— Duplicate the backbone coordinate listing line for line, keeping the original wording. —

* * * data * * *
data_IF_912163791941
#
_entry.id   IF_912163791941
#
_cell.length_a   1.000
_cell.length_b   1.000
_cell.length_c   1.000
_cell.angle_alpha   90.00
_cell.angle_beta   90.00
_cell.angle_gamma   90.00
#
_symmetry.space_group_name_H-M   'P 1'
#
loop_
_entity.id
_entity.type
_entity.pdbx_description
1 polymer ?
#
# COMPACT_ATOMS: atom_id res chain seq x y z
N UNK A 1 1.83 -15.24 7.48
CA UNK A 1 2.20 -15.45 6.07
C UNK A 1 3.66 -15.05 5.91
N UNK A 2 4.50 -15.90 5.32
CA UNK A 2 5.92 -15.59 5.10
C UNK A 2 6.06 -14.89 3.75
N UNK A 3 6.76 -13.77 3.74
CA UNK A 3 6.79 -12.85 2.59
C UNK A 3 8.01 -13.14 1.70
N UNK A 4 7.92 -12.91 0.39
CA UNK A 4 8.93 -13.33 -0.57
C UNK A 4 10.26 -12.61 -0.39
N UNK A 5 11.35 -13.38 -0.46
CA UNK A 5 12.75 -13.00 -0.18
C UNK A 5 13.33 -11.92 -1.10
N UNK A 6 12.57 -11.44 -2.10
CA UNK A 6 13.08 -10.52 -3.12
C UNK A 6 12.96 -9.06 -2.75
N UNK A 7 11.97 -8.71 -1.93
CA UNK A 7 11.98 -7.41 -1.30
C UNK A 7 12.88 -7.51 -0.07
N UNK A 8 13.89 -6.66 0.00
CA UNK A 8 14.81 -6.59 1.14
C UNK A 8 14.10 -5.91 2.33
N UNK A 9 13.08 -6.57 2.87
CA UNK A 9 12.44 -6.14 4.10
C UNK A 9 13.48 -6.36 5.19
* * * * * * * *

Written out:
data_IF_912163791941
#
_entry.id   IF_912163791941
#
_cell.length_a   1.000
_cell.length_b   1.000
_cell.length_c   1.000
_cell.angle_alpha   90.00
_cell.angle_beta   90.00
_cell.angle_gamma   90.00
#
_symmetry.space_group_name_H-M   'P 1'
#
loop_
_entity.id
_entity.type
_entity.pdbx_description
1 polymer ?
#
# COMPACT_ATOMS: atom_id res chain seq x y z
N UNK A 1 1.83 -15.24 7.48
CA UNK A 1 2.20 -15.45 6.07
C UNK A 1 3.66 -15.05 5.91
N UNK A 2 4.50 -15.90 5.32
CA UNK A 2 5.92 -15.59 5.10
C UNK A 2 6.06 -14.89 3.75
N UNK A 3 6.76 -13.77 3.74
CA UNK A 3 6.79 -12.85 2.59
C UNK A 3 8.01 -13.14 1.70
N UNK A 4 7.92 -12.91 0.39
CA UNK A 4 8.93 -13.33 -0.57
C UNK A 4 10.26 -12.61 -0.39
N UNK A 5 11.35 -13.38 -0.46
CA UNK A 5 12.75 -13.00 -0.18
C UNK A 5 13.33 -11.92 -1.10
N UNK A 6 12.57 -11.44 -2.10
CA UNK A 6 13.08 -10.52 -3.12
C UNK A 6 12.96 -9.06 -2.75
N UNK A 7 11.97 -8.71 -1.93
CA UNK A 7 11.98 -7.41 -1.30
C UNK A 7 12.88 -7.51 -0.07
N UNK A 8 13.89 -6.66 0.00
CA UNK A 8 14.81 -6.59 1.14
C UNK A 8 14.10 -5.91 2.33
N UNK A 9 13.08 -6.57 2.87
CA UNK A 9 12.44 -6.14 4.10
C UNK A 9 13.48 -6.36 5.19